Just another post about the Abused Goddesses Campaign

The Abused Goddesses Campaign is creating waves ,  raising hackles (best exemplified by recent posts from Nisha Susan, Brinda Bose and Sayantani Dasgupta). Created by an advertising agency, Taproot, the campaign uses the images of (models dressed as) popular and much-loved Indian goddesses bearing the most telling signs of mortality – pain and hurt – and urges the viewer to consider that the only kind of woman free from the threat of violence is the divine kind and possibly not even them.

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The conversation this campaign has generated is polarised; on the one hand you have Buzzfeed breathlessly declaring it ‘powerful’ and many agree; the viral sharing of the images on Twitter and Facebook are one indication of this. On the other, smaller, side, you have  people raising questions like:

– Why Hindu Goddesses? Not everyone in India relates to these images. We shouldn’t be using these images in a diverse and multicultural country

– Why must we be likened to goddesses in order to earn our rights as humans?

– Why these goddesses, we already have the image of the terrifying and terrible Kali who is violent and invincible.

– Hinduism has been interpreted to have practices and rituals that discriminate against women (this of course greatly upsets the Hindu Right and a champion, an academic, comes to the defense of Hinduism and the Right)

As you know, I’m the questioning kind, so you know where I sit. I’m writing this post in order to raise something that hasn’t so far in all the deconstruction: the visual itself. The Delhi Gang Rape has revealed some things about middle class, social media-enabled Indian: we’re data-illiterate, and don’t understand how government works and laws get made. I’m going to add another one: we are visually illiterate and don’t know how to read the visual. In particular, in this context, I don’t think the critics of this campaign have approached it as a visual campaign. This is the subject of this post.

Tactical Tech, where I work (there’s the disclaimer/plug) is going to officially launch our newest publication, Visualising Information for Advocacy which is all about how the visual works in advocacy, on October 1st, 2013.  The Abused Goddesses Campaign is a good example of what we would refer to as a ‘Get the Idea’ sort of campaign – one that uses strong and provocative imagery to inspire extreme emotions such as shock, suprise and anger or humour and laughter. These sorts of campaigns typically feature captivating and arresting images, very little data or nuance. As we say:

“If badly conceived or executed, it can alienate or insult an audience. But when it works, the effect of such a campaign can be significant: it can spread quickly across media, be talked about and rapidly bring attention to an issue. These kinds of images pass on tiny packets of information about the issue, referring only obliquely to what people commonly think of as evidence, rather than presenting it directly. As provocations, such images mostly work as routes leading into a wider campaign where further information about the issue can be found. They are often designed to appeal to people who have not yet been exposed to the issue or who don’t have a clear position.”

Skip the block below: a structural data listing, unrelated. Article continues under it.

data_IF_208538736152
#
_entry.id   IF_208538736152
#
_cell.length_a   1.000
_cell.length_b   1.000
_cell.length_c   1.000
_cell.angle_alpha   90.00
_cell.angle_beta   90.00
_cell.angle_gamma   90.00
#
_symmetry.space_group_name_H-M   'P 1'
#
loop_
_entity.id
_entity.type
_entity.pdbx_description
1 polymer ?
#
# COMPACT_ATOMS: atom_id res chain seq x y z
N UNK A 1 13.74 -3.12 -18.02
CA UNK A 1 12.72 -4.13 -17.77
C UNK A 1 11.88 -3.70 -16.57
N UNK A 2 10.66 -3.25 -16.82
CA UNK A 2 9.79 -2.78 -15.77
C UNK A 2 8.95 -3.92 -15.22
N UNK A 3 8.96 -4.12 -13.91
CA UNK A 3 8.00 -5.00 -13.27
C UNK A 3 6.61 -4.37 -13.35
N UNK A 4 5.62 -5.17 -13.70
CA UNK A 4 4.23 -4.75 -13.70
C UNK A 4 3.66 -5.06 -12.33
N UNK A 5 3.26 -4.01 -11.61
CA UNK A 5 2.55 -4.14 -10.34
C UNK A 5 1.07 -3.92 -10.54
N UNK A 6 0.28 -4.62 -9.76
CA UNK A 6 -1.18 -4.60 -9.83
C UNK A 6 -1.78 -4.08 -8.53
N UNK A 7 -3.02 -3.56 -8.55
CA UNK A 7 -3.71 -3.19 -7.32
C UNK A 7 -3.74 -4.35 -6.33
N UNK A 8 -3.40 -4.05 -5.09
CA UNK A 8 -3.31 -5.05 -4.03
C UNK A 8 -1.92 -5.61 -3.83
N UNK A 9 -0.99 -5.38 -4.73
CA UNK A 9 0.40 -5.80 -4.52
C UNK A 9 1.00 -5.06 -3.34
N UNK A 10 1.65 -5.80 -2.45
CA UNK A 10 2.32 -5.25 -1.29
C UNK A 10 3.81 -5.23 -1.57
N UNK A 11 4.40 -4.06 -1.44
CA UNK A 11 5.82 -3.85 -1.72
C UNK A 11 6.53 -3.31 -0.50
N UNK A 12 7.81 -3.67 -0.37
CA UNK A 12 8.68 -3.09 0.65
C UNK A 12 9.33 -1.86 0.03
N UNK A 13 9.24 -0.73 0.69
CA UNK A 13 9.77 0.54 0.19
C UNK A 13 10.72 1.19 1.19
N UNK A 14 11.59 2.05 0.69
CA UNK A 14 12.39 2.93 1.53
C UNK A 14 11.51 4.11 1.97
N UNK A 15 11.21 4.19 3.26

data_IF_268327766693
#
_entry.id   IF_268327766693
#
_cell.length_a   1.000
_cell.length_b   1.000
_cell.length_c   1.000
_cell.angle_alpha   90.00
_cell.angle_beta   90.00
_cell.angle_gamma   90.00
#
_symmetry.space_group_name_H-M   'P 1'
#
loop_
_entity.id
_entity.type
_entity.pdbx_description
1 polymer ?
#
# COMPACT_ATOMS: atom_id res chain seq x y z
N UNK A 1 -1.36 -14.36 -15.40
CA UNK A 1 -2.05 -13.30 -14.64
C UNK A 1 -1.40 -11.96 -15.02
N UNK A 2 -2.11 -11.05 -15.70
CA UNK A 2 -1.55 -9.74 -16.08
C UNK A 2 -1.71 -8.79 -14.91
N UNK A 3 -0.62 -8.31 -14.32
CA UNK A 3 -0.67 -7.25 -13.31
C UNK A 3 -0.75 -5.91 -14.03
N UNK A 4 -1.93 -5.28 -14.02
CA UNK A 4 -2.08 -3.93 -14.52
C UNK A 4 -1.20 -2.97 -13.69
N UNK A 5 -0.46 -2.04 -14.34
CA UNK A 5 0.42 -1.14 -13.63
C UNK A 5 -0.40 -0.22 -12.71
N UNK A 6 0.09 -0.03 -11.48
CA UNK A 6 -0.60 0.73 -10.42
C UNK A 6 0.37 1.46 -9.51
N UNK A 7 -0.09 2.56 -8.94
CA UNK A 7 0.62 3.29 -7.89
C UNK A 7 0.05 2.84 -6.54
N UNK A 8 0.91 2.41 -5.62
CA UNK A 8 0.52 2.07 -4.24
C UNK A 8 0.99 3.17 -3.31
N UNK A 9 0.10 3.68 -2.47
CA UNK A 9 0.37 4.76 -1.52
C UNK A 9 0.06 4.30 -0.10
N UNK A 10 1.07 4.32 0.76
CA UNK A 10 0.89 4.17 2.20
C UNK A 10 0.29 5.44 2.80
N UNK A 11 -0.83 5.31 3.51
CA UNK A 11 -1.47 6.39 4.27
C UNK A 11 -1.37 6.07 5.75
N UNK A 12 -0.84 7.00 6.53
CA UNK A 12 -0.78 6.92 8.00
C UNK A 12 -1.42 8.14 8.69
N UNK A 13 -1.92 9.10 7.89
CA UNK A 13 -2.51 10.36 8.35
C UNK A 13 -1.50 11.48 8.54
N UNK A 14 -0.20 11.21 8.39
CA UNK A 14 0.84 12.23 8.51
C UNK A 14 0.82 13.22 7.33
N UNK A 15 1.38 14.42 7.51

In this respect, I think the Abused Goddesses campaign works very well. I think it has got a lot of people’s attention because the creators of the campaign have very smartly chosen a provocative set of symbols to work with. In the print at the bottom of the poster (really have to zoom in online to see it) the designers say they intend to send out a strong message and I think they have. Whether I agree with the use of particular symbols is another matter, and I’m not the person tasked with creating an arresting campaign. This isn’t to challenge what people like Nisha and Brinda are saying – I think their deconstructions and critiques are much-needed and we only need to continue to challenge our readings and use of the visual. I think their analyses focus on the politics of representation rather than the deployment of the visual in advertising. There is a difference. Personally, I think that in a plural society we only need more kinds of visuals – annoying, bad ones and really great ones – and more conversations about why they work or don’t.

 

 

 

 

 

 

Sharing the Urban by Gautam Bhan

“Sexual violence then becomes one particular expression of a broader structure of violence, amplified by other entitlements of class, wealth, institutional authority, religion, caste, ability, sexuality and gender. In such a context, our understanding of and responses to sexual violence must broaden. The lack of safety for women on a city bus must not be separated from the devaluing of public transport in general—the insufficient number of buses at night being one sign of poor investment in the most commonly used means of mobility in the city. We must also remember that the idea of being “unsafe” takes different forms across our different identities and bodies.” Gautam Bhan on new perspectives on rape.

New writing

I’m asking friends, peers and others to contribute new writing. Some themes include:

Shadowboxing: the struggle with language

How to write about violence / writing about violence

The minotaur in the maze : looking inside the law

The feminists go swimming: notes on living politics

On masculinities.

Watch this space! And let me know if you’d like to write.

 

Writings about the city

In the early weeks and months of 2013, Delhi, the city and what it means to inhabit it, rather than the rape itself, was the subject of some writing online. Here are two of them.

One of the first, by Prayaag Akbar (who tweets here) attempts to dispel the myth of Delhi as the Rape Capital. And there was another sort of reclaiming of the city by @Koinon3a called Freedom in Three Acts.

However, the go-to guy on all things Delhi really is Gautam Bhan; here he is writing about another upheaval in Dilli, the 2010 Commonwealth Games. I link to this piece because Gautam’s passion is about all about imagining a new Delhi and his work about making this a reality.

Let me know if there are other articles about Delhi that you’ve liked.

 

 

Counting change

numbers of small car sales, and profiles of buyers

numbers of new private taxi companies in the city and data about their customer profiles

numbers of mapping projects for women to record where they experienced violence

pepper spray sales

numbers of people on different streets across Delhi who can remember the police emergency helpline number